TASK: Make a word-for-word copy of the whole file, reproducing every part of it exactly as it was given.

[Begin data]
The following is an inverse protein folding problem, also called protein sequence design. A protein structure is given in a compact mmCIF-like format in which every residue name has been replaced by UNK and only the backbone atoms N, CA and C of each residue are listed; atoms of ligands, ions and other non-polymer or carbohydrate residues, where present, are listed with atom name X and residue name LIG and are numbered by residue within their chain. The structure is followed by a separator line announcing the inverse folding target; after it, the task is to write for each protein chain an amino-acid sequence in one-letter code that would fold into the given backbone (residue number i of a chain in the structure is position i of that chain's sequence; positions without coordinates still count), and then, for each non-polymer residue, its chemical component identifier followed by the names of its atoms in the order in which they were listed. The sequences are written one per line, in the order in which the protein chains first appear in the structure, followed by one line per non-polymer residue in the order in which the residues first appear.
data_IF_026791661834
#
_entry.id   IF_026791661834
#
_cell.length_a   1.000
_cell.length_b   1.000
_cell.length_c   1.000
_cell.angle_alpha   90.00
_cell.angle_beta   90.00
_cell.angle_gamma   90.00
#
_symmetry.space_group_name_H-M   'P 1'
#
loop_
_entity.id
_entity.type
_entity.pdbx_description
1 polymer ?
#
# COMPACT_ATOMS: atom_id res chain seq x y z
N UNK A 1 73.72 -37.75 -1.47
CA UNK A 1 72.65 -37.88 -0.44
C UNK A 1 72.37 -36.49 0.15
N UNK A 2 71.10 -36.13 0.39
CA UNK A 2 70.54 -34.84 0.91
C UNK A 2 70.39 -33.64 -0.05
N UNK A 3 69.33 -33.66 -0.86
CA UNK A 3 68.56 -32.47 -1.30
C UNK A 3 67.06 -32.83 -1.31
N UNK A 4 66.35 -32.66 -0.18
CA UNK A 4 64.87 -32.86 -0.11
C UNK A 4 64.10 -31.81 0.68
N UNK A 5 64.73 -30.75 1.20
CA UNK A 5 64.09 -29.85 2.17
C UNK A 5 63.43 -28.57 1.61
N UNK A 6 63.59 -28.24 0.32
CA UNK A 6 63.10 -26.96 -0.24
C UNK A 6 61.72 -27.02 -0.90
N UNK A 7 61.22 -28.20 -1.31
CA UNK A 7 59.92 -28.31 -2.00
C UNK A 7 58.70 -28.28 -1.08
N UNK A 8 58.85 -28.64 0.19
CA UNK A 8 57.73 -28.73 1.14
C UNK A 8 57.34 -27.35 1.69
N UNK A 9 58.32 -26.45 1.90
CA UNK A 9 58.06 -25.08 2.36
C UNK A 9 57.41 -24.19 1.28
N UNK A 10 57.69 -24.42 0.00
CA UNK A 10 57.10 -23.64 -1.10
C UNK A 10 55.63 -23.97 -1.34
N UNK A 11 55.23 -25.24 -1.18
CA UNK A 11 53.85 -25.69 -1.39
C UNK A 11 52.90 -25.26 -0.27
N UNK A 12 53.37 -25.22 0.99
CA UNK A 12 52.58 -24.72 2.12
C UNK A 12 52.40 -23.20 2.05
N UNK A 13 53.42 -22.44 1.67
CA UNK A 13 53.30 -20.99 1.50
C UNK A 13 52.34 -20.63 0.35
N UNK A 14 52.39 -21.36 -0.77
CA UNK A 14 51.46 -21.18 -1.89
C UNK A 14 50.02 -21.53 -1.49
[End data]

The following is an inverse protein folding problem, also called protein sequence design. A protein structure is given in a compact mmCIF-like format in which every residue name has been replaced by UNK and only the backbone atoms N, CA and C of each residue are listed; atoms of ligands, ions and other non-polymer or carbohydrate residues, where present, are listed with atom name X and residue name LIG and are numbered by residue within their chain. The structure is followed by a separator line announcing the inverse folding target; after it, the task is to write for each protein chain an amino-acid sequence in one-letter code that would fold into the given backbone (residue number i of a chain in the structure is position i of that chain's sequence; positions without coordinates still count), and then, for each non-polymer residue, its chemical component identifier followed by the names of its atoms in the order in which they were listed. The sequences are written one per line, in the order in which the protein chains first appear in the structure, followed by one line per non-polymer residue in the order in which the residues first appear.
data_IF_026791661834
#
_entry.id   IF_026791661834
#
_cell.length_a   1.000
_cell.length_b   1.000
_cell.length_c   1.000
_cell.angle_alpha   90.00
_cell.angle_beta   90.00
_cell.angle_gamma   90.00
#
_symmetry.space_group_name_H-M   'P 1'
#
loop_
_entity.id
_entity.type
_entity.pdbx_description
1 polymer ?
#
# COMPACT_ATOMS: atom_id res chain seq x y z
N UNK A 1 73.72 -37.75 -1.47
CA UNK A 1 72.65 -37.88 -0.44
C UNK A 1 72.37 -36.49 0.15
N UNK A 2 71.10 -36.13 0.39
CA UNK A 2 70.54 -34.84 0.91
C UNK A 2 70.39 -33.64 -0.05
N UNK A 3 69.33 -33.66 -0.86
CA UNK A 3 68.56 -32.47 -1.30
C UNK A 3 67.06 -32.83 -1.31
N UNK A 4 66.35 -32.66 -0.18
CA UNK A 4 64.87 -32.86 -0.11
C UNK A 4 64.10 -31.81 0.68
N UNK A 5 64.73 -30.75 1.20
CA UNK A 5 64.09 -29.85 2.17
C UNK A 5 63.43 -28.57 1.61
N UNK A 6 63.59 -28.24 0.32
CA UNK A 6 63.10 -26.96 -0.24
C UNK A 6 61.72 -27.02 -0.90
N UNK A 7 61.22 -28.20 -1.31
CA UNK A 7 59.92 -28.31 -2.00
C UNK A 7 58.70 -28.28 -1.08
N UNK A 8 58.85 -28.64 0.19
CA UNK A 8 57.73 -28.73 1.14
C UNK A 8 57.34 -27.35 1.69
N UNK A 9 58.32 -26.45 1.90
CA UNK A 9 58.06 -25.08 2.36
C UNK A 9 57.41 -24.19 1.28
N UNK A 10 57.69 -24.42 0.00
CA UNK A 10 57.10 -23.64 -1.10
C UNK A 10 55.63 -23.97 -1.34
N UNK A 11 55.23 -25.24 -1.18
CA UNK A 11 53.85 -25.69 -1.39
C UNK A 11 52.90 -25.26 -0.27
N UNK A 12 53.37 -25.22 0.99
CA UNK A 12 52.58 -24.72 2.12
C UNK A 12 52.40 -23.20 2.05
N UNK A 13 53.42 -22.44 1.67
CA UNK A 13 53.30 -20.99 1.50
C UNK A 13 52.34 -20.63 0.35
N UNK A 14 52.39 -21.36 -0.77
CA UNK A 14 51.46 -21.18 -1.89
C UNK A 14 50.02 -21.53 -1.49